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Ten years ago about the only people buying full-size pickups with V-6s were big fleets that had drivers constantly on the road with very little towing involved, or smaller contractors who just wanted a cheap truck for basic work transportation.
Of course, a decade ago pickup V-6s were anemic in power and not much better in fuel economy than their V-8 counterparts. So there wasn’t much incentive to stay with the base engines at the time.
That’s all changed: Today’s V-6s are stout performers.
They incorporate high-tech designs such as direct-injection, cylinder deactivation and variable-valve timing, making as much horsepower and torque as smaller V-8s of just a couple years ago – and without the added purchase and maintenance costs.
Today’s pickup V-6s are are a good buy for anyone who wants ½-ton pickup capability with excellent fuel economy.
For example, the 2014 Ram 1500’s base engine is a high-revving 3.6L Pentastar V-6 that debuted last year.
It makes 305 horsepower at 6,400rpm while developing 269 lb.-ft. of torque at 4,175rpm—all the while delivering 25mpg on the highway and 18mpg in town.
The 3.6L, which is available in the Tradesman and mid-trim-level models, comes with the new 8-speed automatic and gives the Ram 1500s up to 7,450 pounds of towing capacity. Driving it feels better than the Dodge 290hp 4.7L V-8 it replaced.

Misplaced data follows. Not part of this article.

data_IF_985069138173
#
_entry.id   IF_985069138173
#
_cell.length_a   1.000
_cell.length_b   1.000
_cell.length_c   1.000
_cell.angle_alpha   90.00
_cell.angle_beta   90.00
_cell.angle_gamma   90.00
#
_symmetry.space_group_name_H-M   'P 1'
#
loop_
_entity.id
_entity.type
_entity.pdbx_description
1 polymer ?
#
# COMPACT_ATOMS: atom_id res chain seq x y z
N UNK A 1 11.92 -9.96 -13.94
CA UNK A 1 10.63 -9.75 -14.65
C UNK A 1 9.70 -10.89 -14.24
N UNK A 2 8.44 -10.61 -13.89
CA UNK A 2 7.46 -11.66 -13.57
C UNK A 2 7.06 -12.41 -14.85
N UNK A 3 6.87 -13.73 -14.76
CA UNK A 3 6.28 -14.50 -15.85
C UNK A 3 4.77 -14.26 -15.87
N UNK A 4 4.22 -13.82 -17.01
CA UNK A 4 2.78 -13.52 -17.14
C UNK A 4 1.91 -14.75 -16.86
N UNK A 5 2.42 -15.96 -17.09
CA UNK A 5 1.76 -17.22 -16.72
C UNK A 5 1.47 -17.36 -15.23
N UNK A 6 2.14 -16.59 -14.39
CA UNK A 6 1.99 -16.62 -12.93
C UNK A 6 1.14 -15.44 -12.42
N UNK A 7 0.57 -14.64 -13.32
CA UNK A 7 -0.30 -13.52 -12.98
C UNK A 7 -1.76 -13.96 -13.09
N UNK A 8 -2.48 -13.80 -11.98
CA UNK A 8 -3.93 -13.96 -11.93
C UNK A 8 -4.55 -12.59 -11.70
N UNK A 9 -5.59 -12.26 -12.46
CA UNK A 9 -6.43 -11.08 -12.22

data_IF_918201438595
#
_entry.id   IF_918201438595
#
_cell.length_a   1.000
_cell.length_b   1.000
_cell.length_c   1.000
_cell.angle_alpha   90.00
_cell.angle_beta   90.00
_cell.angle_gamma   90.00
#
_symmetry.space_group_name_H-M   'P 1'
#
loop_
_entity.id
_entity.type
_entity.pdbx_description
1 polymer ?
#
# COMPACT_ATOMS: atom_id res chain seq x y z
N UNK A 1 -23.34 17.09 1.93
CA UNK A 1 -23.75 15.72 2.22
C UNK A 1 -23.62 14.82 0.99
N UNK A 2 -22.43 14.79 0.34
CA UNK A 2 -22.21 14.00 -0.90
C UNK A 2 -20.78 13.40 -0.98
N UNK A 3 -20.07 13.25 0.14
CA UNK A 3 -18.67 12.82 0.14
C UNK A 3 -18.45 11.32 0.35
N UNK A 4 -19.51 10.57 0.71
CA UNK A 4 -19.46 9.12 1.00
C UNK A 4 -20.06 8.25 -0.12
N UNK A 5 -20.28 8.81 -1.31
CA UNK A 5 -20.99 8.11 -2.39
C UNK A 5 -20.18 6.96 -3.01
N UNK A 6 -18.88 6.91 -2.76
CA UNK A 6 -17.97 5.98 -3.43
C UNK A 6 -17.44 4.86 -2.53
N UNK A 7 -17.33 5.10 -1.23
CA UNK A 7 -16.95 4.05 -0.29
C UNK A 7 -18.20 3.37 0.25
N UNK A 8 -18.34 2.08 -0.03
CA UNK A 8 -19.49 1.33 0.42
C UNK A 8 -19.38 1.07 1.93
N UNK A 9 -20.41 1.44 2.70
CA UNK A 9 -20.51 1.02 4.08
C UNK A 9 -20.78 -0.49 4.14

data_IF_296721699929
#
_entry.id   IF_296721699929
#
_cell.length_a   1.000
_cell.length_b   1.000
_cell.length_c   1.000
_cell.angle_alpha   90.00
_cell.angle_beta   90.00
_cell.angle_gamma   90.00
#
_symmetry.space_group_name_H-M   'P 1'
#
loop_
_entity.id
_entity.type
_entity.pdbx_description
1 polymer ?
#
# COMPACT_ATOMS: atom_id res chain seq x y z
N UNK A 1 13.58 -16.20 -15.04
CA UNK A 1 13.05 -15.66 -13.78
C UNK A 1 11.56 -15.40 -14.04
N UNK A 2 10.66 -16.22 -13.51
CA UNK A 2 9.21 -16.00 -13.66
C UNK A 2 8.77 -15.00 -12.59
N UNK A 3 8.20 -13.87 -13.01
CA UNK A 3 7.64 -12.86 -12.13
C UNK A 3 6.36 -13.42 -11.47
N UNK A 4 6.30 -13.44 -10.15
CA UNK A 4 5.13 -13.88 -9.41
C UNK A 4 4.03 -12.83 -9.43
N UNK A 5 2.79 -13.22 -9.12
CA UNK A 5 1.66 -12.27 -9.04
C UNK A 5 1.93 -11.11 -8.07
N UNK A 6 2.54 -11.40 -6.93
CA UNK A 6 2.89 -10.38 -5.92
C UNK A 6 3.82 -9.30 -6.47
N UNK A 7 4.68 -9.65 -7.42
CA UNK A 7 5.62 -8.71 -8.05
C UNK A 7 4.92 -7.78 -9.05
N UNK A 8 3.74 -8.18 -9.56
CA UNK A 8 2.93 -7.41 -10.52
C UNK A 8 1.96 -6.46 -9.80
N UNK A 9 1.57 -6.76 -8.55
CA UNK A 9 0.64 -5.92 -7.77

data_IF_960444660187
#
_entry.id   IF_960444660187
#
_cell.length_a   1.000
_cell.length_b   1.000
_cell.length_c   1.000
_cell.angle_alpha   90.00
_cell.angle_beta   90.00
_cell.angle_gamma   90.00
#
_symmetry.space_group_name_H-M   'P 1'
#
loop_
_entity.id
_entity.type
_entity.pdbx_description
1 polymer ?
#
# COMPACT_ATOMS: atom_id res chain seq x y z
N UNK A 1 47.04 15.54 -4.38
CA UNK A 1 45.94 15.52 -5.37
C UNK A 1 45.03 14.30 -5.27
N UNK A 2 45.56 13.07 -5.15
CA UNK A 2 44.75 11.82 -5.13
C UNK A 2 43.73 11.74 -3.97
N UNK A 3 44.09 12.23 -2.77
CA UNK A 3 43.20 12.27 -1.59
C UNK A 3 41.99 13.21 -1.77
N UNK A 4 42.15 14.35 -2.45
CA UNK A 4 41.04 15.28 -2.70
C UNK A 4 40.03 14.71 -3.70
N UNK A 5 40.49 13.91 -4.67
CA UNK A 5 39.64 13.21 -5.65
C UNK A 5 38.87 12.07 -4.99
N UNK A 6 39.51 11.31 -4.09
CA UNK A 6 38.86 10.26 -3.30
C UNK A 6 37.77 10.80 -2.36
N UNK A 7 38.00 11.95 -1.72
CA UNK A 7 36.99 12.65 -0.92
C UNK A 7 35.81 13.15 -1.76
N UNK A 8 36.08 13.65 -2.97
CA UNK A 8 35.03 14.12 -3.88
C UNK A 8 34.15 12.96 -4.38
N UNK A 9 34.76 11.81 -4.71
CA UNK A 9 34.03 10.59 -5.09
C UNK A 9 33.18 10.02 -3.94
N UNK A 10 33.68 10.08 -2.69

The other pickup manufacturers also have strong V-6s in their powertrain line-up. GM’s 302hp 3.6L V-6 coming out in the 2015 Colorado/Canyon is a rock-solid, high-revving power maker.
Ford’s base F-150 engine is another high-revver – the 302hp 3.7L V-6 with 278 lb.-ft. in the torque department. It has EPA numbers of 17 city/23 highway.
Of course, everyone knows about the optional 365hp EcoBoost V-6 with it’s V-8 torque of 420 lb.-ft. and 16/22mpg numbers.
Then there’s GM’s new EcoTec3 V-6s that lay claim to the most torque and highest towing rating of any standard V-6.
The 4.3L cranks out 285 horsepower and 305 lb.-ft. of torque. The 4.3L’s 18/24mpg EPA numbers in 2014 Silverado/Sierra 1500s is strong. So is the towing capacity of 7,600 pounds.
Toyota’s V-6 is nothing to sneeze at, although it’s now taking up the backseat in the performance category. The 4.0L makes 270hp and 278 lb-ft torque with an EPA rating of 16 city/ 20 highway for 2WD Tundra models.